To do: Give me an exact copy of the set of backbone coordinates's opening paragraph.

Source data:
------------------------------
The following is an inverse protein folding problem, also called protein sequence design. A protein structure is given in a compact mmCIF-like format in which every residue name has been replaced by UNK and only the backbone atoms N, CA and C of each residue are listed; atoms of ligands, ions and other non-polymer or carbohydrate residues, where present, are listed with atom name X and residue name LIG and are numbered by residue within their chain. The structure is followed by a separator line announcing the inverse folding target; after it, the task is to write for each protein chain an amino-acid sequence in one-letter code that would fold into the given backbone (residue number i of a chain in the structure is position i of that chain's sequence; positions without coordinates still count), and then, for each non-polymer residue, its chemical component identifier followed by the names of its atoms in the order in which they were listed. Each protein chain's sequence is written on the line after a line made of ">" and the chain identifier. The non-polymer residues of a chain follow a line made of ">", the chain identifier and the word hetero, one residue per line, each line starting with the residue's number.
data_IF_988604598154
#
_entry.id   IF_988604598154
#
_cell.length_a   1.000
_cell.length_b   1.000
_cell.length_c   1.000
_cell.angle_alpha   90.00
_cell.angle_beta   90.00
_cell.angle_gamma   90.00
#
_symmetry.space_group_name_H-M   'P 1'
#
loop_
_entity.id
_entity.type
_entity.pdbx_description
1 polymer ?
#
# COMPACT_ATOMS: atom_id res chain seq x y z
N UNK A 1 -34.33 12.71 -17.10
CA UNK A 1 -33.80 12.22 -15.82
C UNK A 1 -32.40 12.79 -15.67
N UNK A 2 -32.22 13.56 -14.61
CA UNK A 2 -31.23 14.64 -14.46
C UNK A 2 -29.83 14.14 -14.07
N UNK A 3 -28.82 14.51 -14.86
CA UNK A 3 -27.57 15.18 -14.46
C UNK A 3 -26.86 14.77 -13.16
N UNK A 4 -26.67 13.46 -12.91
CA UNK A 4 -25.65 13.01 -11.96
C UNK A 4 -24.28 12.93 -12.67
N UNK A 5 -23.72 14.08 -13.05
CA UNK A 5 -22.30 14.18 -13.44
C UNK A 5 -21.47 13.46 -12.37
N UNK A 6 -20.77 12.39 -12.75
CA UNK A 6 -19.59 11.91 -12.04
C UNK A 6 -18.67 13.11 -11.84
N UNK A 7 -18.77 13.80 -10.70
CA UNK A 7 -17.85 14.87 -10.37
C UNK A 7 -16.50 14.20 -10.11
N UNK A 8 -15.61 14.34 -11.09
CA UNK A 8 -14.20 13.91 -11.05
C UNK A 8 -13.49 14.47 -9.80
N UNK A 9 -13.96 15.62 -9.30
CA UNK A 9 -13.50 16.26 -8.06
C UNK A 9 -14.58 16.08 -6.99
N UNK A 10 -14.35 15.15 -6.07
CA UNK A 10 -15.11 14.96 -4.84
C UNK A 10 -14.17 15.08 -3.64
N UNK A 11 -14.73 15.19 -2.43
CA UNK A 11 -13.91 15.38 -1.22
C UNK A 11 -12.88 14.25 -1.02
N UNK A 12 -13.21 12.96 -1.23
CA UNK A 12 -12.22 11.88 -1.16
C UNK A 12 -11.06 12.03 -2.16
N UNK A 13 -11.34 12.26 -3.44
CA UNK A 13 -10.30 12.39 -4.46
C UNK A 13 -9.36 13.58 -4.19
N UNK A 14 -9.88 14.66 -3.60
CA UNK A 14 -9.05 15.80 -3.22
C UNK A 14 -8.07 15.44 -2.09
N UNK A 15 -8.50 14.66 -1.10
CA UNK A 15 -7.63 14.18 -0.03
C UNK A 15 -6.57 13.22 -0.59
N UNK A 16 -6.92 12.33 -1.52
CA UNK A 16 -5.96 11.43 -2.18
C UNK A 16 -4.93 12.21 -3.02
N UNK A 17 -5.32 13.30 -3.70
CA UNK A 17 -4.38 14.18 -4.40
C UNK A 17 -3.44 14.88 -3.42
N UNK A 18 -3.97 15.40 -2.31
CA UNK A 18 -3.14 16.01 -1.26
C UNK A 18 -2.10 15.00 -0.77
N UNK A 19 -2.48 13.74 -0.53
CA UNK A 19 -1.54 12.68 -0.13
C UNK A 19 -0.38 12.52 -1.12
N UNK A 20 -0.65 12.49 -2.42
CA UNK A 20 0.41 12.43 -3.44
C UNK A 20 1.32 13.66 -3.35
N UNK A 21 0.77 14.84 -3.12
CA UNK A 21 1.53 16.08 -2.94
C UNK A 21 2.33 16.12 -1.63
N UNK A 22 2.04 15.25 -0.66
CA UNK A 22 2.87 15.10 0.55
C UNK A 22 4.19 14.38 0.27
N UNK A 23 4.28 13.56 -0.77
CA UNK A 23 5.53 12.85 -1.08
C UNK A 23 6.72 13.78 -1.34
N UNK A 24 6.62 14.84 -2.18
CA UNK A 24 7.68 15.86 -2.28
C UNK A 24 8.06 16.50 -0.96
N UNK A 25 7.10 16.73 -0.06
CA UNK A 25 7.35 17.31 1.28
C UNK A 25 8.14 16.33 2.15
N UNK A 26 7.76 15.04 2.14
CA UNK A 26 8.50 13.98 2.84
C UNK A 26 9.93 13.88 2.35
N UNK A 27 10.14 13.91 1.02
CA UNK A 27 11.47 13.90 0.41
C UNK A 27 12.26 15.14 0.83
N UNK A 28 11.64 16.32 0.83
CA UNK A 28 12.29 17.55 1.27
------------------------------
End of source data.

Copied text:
The following is an inverse protein folding problem, also called protein sequence design. A protein structure is given in a compact mmCIF-like format in which every residue name has been replaced by UNK and only the backbone atoms N, CA and C of each residue are listed; atoms of ligands, ions and other non-polymer or carbohydrate residues, where present, are listed with atom name X and residue name LIG and are numbered by residue within their chain. The structure is followed by a separator line announcing the inverse folding target; after it, the task is to write for each protein chain an amino-acid sequence in one-letter code that would fold into the given backbone (residue number i of a chain in the structure is position i of that chain's sequence; positions without coordinates still count), and then, for each non-polymer residue, its chemical component identifier followed by the names of its atoms in the order in which they were listed. Each protein chain's sequence is written on the line after a line made of ">" and the chain identifier. The non-polymer residues of a chain follow a line made of ">", the chain identifier and the word hetero, one residue per line, each line starting with the residue's number.